Al-Muqdad, 36, was assisted by MRS, Catholic Charities of Arkansas, the Diocese of Little Rock and St. Joseph Parish in Fayetteville. They helped him find an apartment and get what he needed, including rides to places while getting established in the United States and working toward citizenship. Today he lives in Arlington, Virginia, and works as a journalist.

He has worked on documentaries about refugees. His current work is about his own experience called “Back to Arkansas.”

When asked about Fayetteville, a far cry from the ancient Syrian town of Bosra where he lived, al-Muqdad, only has good things to say. He says the small town was friendly and beautiful. He also was able to find good Syrian food, which was definitely a plus.

“I really miss that town. I was touched by the treatment I received which was the opposite of what I heard: that people in the South don’t like strangers.”

“People opened their homes for me and just wanted to help,” he said, adding, “I didn’t feel for a second that I was a stranger there.”

And that’s what has made it all the more difficult for al-Muqdad to understand how Arkansas Gov. Asa Hutchinson could say last fall that Syrian refugees would not be welcome.

“What was even more shocking is to learn that I was the only Syrian refugee that was officially admitted and granted residency in that state,” he wrote in a column in December for The National newspaper.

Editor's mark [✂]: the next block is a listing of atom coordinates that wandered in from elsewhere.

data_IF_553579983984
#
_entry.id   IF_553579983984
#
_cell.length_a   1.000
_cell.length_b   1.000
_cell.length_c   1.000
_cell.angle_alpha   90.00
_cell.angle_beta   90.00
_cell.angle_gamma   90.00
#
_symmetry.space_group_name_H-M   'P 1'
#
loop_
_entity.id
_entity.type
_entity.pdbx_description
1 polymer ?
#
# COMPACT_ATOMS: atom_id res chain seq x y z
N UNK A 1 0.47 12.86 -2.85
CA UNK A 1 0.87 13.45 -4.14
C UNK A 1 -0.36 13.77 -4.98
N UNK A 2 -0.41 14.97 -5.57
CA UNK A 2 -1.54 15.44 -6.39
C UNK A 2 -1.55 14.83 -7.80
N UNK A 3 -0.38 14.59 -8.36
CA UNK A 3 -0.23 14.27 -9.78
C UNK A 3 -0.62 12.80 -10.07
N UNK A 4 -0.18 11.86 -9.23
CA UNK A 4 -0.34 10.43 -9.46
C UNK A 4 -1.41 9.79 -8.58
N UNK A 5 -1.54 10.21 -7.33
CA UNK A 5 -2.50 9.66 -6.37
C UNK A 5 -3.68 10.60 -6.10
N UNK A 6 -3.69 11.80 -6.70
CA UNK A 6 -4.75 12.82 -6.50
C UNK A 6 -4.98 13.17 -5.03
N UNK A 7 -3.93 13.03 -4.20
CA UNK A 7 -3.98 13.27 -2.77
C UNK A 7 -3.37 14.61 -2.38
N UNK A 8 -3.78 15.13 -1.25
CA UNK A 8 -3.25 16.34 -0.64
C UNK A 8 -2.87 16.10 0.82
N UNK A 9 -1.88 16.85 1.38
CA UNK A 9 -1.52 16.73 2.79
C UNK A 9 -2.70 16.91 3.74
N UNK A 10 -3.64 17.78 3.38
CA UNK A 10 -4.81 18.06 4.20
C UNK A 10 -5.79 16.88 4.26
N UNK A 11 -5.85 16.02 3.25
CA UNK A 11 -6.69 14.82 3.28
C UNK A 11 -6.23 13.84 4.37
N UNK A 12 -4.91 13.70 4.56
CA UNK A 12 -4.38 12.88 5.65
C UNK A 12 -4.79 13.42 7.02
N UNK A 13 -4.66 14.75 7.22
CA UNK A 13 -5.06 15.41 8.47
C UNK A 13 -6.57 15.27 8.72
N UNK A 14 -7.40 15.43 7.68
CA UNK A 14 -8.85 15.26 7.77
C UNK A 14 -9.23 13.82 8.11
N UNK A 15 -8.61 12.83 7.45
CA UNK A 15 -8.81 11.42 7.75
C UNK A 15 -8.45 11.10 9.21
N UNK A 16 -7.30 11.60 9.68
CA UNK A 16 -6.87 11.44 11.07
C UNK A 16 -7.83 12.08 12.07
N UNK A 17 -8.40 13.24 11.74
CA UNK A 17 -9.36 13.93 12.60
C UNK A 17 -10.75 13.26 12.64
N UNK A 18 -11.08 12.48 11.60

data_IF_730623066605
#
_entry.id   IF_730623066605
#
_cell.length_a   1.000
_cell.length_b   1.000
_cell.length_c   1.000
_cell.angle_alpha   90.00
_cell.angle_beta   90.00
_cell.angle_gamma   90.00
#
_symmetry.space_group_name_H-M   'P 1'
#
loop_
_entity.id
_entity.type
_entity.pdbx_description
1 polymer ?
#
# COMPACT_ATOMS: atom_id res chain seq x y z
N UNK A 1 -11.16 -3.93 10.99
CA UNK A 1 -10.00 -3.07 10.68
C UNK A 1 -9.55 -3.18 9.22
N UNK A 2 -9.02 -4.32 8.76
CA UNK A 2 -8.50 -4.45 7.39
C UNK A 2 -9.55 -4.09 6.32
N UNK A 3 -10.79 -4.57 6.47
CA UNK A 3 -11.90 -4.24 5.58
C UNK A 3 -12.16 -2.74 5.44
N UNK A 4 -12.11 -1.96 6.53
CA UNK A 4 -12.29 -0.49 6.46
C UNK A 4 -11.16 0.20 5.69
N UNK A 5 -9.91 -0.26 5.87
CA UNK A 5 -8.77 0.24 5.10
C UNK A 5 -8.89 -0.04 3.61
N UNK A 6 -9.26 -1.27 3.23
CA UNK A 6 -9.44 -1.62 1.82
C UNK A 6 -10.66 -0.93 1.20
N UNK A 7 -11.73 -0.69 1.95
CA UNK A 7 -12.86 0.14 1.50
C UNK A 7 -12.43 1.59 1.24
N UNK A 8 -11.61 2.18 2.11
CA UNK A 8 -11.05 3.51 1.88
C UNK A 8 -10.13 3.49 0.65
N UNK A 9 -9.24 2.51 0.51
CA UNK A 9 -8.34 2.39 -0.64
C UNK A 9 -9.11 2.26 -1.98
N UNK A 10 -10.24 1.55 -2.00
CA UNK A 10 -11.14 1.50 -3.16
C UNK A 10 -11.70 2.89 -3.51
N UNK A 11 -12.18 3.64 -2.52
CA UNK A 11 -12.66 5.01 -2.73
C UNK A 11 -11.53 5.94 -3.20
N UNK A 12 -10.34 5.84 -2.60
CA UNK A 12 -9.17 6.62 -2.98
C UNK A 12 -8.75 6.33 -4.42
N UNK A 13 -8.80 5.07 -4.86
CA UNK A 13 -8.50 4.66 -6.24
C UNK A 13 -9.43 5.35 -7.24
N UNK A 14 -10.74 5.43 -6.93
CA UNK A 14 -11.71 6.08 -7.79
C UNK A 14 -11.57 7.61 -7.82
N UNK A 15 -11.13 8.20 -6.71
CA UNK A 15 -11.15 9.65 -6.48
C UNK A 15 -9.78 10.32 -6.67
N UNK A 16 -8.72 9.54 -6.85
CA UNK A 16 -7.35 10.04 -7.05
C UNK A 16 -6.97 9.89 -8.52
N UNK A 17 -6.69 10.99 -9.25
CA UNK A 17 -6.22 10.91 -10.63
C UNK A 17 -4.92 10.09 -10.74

He realizes many of the governors who spoke out against Syrian refugees did this for security concerns, which he said he understands, to a point.

“As a Syrian who, like many other Syrians, suffered from the lack of security, I am completely in favor of a security check on everyone who wants to enter the country,” he wrote. “But that doesn’t mean it is possible to generalize the threat as coming from all refugees, or to paint them all with a single brush, or to say to all of these desperate people: ‘You are all a threat and need to stay out.’”

He has also been disheartened by comments from political candidates about shunning refugees, but he has confidence Americans will do the right thing on the issue.

Al-Muqdad pointed out that terrorists and refugees are not one and the same and stressed that terrorists would have a hard time getting into the U.S. through the refugee path which is time consuming and involves many meetings. He said he was interviewed twice by U.N. officials and multiple times by U.S. immigration officials. If there are gaps in your story, you won’t be admitted, he added.

“It’s a really tough process, and it’s OK,” he said, but countries should not shut their doors out of fear, he added, calling this the “wrong approach to solve this issue.”

At the end of March, U.N. Secretary-General Ban Ki-moon urged governments around the world to take in more Syrian refugees.

So far, the Obama administration’s goal of settling at least 10,000 Syrian refugees by Oct. 1 has not nearly been met. The U.S. Department of State reports that about 1,200 refugees have been resettled during the last six months. Overall, the U.S. has resettled about 3,100 Syrian refugees since 2011 when the civil war in Syria began. Turkey has the largest settlement of Syrian refugees followed by Lebanon and Jordan and then European countries.